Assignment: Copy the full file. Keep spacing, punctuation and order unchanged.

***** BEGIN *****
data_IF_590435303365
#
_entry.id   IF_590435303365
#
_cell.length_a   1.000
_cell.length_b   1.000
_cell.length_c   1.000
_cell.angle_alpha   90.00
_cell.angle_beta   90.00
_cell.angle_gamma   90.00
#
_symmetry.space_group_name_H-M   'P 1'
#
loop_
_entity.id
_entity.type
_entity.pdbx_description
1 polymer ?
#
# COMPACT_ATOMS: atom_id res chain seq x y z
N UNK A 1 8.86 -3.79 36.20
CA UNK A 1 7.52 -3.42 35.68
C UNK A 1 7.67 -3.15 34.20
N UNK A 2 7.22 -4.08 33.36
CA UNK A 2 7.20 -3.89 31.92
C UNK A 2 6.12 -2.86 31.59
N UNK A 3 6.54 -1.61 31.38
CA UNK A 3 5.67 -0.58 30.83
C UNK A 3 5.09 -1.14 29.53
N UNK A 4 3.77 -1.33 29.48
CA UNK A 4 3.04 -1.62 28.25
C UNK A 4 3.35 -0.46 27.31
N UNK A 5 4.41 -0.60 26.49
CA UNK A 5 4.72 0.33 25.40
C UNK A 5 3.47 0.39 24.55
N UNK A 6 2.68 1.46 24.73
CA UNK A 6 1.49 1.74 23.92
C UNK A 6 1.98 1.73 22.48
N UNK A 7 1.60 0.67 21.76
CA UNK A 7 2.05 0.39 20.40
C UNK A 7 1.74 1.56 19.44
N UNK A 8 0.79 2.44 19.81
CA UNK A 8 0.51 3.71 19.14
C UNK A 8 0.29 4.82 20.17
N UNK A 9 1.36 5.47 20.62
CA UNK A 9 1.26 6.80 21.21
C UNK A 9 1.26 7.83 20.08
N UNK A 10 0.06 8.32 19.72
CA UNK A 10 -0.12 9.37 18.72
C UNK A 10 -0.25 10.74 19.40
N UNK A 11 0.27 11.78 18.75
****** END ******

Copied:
data_IF_590435303365
#
_entry.id   IF_590435303365
#
_cell.length_a   1.000
_cell.length_b   1.000
_cell.length_c   1.000
_cell.angle_alpha   90.00
_cell.angle_beta   90.00
_cell.angle_gamma   90.00
#
_symmetry.space_group_name_H-M   'P 1'
#
loop_
_entity.id
_entity.type
_entity.pdbx_description
1 polymer ?
#
# COMPACT_ATOMS: atom_id res chain seq x y z
N UNK A 1 8.86 -3.79 36.20
CA UNK A 1 7.52 -3.42 35.68
C UNK A 1 7.67 -3.15 34.20
N UNK A 2 7.22 -4.08 33.36
CA UNK A 2 7.20 -3.89 31.92
C UNK A 2 6.12 -2.86 31.59
N UNK A 3 6.54 -1.61 31.38
CA UNK A 3 5.67 -0.58 30.83
C UNK A 3 5.09 -1.14 29.53
N UNK A 4 3.77 -1.33 29.48
CA UNK A 4 3.04 -1.62 28.25
C UNK A 4 3.35 -0.46 27.31
N UNK A 5 4.41 -0.60 26.49
CA UNK A 5 4.72 0.33 25.40
C UNK A 5 3.47 0.39 24.55
N UNK A 6 2.68 1.46 24.73
CA UNK A 6 1.49 1.74 23.92
C UNK A 6 1.98 1.73 22.48
N UNK A 7 1.60 0.67 21.76
CA UNK A 7 2.05 0.39 20.40
C UNK A 7 1.74 1.56 19.44
N UNK A 8 0.79 2.44 19.81
CA UNK A 8 0.51 3.71 19.14
C UNK A 8 0.29 4.82 20.17
N UNK A 9 1.36 5.47 20.62
CA UNK A 9 1.26 6.80 21.21
C UNK A 9 1.26 7.83 20.08
N UNK A 10 0.06 8.32 19.72
CA UNK A 10 -0.12 9.37 18.72
C UNK A 10 -0.25 10.74 19.40
N UNK A 11 0.27 11.78 18.75